Parent's Resource Center

National Organization on Fetal Alcohol Syndrome

What is Fetal Alcohol Syndrome?
FAS is a lifelong yet completely preventable set of physical, mental and neurobehavioral birth defects associated with alcohol consumption during pregnancy.

FAS is the leading known cause of mental retardation and birth defects.

What are Alcohol-Related Neurodevelopmental Disorder (ARND) and Alcohol-Related Birth Defects (ARBD)? Prenatal alcohol exposure does not always result in FAS—although there is no known safe level of alcohol consumption during pregnancy. Most individuals affected by alcohol exposure before birth do not have the characteristic facial abnormalities and growth retardation identified with FAS, yet they have brain and other impairments that are just as significant.

Alcohol-Related Neurodevelopmental Disorder (ARND) describes the functional or mental impairments linked to prenatal alcohol exposure, and Alcohol-Related Birth Defects (ARBD) describes malformations in the skeletal and major organ systems.

What are the Primary Characteristics of FAS, ARND and ARBD?
Individuals with FAS have a distinct pattern of facial abnormalities, growth deficiency and evidence of central nervous system dysfunction. In addition to mental retardation, individuals with FAS, ARND and ARBD may have other neurological deficits such as poor motor skills and hand-eye coordination. They may also have a complex pattern of behavioral and learning problems, including difficulties with memory, attention and judgment.

How often do FAS, ARND and ARBD Occur?
As many as 12,000 infants are born each year with FAS and three times as many have ARND or ARBD. FAS, ARND and ARBD affect more newborns every year than Down syndrome, cystic fibrosis, spina bifida and Sudden Infant Death Syndrome combined.

How can Alcohol-Related Effects be prevented?
FAS, ARND and ARBD are 100% preventable when a woman completely abstains from alcohol during her pregnancy. NOFAS prevents alcohol-related effects through public awareness and education, and by increasing access to prenatal health care. Another key to prevention is to screen all women of reproductive age for alcohol problems and to use appropriate strategies, such as treatment for alcohol problems, to eliminate drinking before conception.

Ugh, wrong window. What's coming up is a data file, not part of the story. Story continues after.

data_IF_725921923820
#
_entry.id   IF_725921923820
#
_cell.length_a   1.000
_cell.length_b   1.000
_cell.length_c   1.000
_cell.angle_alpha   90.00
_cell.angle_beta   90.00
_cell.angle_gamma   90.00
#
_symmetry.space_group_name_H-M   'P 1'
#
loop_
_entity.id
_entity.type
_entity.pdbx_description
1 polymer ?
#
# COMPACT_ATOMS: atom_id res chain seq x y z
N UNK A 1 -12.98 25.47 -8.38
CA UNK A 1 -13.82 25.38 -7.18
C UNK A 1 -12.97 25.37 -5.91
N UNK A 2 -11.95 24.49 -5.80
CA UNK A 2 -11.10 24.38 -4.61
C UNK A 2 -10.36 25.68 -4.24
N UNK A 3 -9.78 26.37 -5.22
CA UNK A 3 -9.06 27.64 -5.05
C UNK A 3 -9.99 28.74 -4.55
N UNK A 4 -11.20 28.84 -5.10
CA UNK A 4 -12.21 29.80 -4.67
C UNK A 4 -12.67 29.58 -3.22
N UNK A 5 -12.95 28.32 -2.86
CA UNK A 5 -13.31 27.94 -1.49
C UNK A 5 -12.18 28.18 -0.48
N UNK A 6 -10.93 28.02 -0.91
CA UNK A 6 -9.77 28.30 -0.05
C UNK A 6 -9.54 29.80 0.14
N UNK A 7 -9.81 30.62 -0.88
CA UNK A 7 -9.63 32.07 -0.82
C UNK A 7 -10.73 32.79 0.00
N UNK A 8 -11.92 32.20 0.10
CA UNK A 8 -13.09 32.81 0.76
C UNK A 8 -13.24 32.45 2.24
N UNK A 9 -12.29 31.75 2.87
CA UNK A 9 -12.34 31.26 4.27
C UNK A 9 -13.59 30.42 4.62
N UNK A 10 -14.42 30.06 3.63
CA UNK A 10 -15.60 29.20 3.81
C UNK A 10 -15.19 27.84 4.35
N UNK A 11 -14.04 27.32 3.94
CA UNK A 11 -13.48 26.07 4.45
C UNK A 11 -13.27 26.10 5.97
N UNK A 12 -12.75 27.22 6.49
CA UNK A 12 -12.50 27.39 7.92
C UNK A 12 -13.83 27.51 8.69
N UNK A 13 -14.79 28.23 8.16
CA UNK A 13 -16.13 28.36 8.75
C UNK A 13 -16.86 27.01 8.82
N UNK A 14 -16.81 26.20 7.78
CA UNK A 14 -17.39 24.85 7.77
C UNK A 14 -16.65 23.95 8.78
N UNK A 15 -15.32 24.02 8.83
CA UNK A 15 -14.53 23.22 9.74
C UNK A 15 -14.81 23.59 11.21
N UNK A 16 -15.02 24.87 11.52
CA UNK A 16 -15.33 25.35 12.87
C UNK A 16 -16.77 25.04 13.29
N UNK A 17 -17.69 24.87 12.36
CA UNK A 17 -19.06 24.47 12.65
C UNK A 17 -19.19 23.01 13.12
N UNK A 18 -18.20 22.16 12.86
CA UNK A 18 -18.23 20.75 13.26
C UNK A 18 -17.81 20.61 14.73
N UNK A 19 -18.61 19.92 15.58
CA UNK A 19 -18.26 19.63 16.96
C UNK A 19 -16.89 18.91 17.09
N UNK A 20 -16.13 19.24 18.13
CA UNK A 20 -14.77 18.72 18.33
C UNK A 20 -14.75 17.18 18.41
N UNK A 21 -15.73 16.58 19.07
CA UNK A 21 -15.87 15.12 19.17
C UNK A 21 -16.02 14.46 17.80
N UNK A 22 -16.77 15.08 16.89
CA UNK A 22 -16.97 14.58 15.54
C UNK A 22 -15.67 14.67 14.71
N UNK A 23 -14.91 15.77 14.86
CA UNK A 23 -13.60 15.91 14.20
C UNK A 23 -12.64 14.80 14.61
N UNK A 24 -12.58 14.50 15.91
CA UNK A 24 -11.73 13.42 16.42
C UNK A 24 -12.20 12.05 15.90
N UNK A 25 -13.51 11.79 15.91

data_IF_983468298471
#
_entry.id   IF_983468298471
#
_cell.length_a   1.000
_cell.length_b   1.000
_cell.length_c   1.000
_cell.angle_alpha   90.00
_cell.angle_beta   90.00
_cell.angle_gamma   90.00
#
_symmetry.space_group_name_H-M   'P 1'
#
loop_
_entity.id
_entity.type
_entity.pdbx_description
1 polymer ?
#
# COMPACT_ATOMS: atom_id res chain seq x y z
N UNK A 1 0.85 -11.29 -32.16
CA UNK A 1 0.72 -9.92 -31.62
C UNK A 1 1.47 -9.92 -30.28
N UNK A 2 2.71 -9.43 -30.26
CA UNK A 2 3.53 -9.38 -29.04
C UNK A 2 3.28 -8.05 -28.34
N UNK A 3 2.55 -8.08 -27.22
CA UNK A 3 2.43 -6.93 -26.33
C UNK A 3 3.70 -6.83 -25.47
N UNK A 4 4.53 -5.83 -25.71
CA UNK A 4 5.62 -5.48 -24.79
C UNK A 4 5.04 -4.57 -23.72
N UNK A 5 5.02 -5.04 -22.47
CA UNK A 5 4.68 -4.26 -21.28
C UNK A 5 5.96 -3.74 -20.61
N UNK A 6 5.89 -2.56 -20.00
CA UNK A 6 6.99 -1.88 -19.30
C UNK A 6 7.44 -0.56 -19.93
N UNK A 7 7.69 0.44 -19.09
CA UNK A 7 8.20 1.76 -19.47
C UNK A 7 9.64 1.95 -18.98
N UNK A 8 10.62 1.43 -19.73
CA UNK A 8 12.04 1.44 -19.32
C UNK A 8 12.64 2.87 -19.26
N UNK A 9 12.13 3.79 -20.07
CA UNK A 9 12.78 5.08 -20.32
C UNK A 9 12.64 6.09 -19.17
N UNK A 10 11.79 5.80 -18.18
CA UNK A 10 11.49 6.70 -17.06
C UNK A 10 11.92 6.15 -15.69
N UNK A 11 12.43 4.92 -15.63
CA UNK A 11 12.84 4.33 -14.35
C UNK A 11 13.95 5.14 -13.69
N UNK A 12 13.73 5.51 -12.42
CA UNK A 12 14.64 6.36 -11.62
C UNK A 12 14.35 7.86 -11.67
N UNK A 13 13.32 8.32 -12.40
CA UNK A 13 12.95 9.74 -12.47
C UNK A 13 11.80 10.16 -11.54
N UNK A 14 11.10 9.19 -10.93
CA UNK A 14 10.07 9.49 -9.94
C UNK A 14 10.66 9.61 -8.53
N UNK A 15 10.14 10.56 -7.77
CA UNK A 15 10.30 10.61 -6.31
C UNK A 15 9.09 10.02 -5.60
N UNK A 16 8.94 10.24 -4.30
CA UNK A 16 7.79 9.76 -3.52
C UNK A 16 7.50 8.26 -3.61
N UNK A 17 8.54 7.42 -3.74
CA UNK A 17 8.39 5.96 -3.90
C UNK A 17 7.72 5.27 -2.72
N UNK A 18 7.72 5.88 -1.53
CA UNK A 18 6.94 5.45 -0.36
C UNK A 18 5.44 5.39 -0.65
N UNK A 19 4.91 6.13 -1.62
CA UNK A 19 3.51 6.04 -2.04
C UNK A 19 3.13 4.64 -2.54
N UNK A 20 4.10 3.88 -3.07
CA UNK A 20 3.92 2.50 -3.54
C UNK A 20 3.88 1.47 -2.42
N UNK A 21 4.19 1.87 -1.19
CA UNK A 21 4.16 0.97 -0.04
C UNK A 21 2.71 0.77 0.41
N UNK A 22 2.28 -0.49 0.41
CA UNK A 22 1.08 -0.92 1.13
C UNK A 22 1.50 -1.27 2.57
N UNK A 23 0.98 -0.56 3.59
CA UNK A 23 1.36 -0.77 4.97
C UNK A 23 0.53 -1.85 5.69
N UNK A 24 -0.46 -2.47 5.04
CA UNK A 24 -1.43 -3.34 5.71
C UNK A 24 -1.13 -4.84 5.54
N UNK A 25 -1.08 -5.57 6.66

How does a mother’s drinking affect her unborn child?
When a pregnant woman drinks alcohol, so does her baby; through the blood vessels in the placenta, the mother’s blood supplies the developing baby with nourishment and oxygen. If the mother drinks alcohol, the alcohol enters her blood stream and then, through the placenta, enters the blood supply of the growing baby.

Alcohol is a teratogen, a substance known to be toxic to human development. Depending on the amount, timing and pattern of use, if alcohol reaches the growing baby’s blood supply, it can interfere with healthy development.

If a woman drinks wine, beer or liquor when she is pregnant, her baby could be born with FAS. There is no known safe amount of alcohol during pregnancy.

What if I am pregnant and have been drinking?
If you consumed alcohol before you knew you were pregnant, stop drinking now. Abstaining from alcohol for the remainder of your pregnancy can have a beneficial effect even on functions that might have been affected by earlier drinking. The sooner you stop drinking, the better the chance of having a healthy baby. You could be pregnant and not know it. So if you are trying to get pregnant or are sexually active and not using contraception, don’t drink alcohol.


The following summary is excerpted from the 10th Special Report to the U.S. Congress on Alcohol and Health produced by the National Institute on Alcohol Abuse and Alcoholism (NIAAA). The passage further describes FAS and the issues associated with prenatal alcohol exposure and serves as an introduction to the report’s comprehensive chapter on the subject. To view the full report, visit the NIAAA Web site at www.niaaa.nih.gov.


Fetal Alcohol Syndrome (FAS) is a set of birth defects caused by maternal consumption of alcohol during pregnancy. At birth, children with FAS can be recognized by growth deficiency and a characteristic set of minor facial traits that tend to become more normal as the child matures. Less evident at birth—but far more devastating to FAS children and their families—are the lifelong effects of alcohol-induced damage to the developing brain.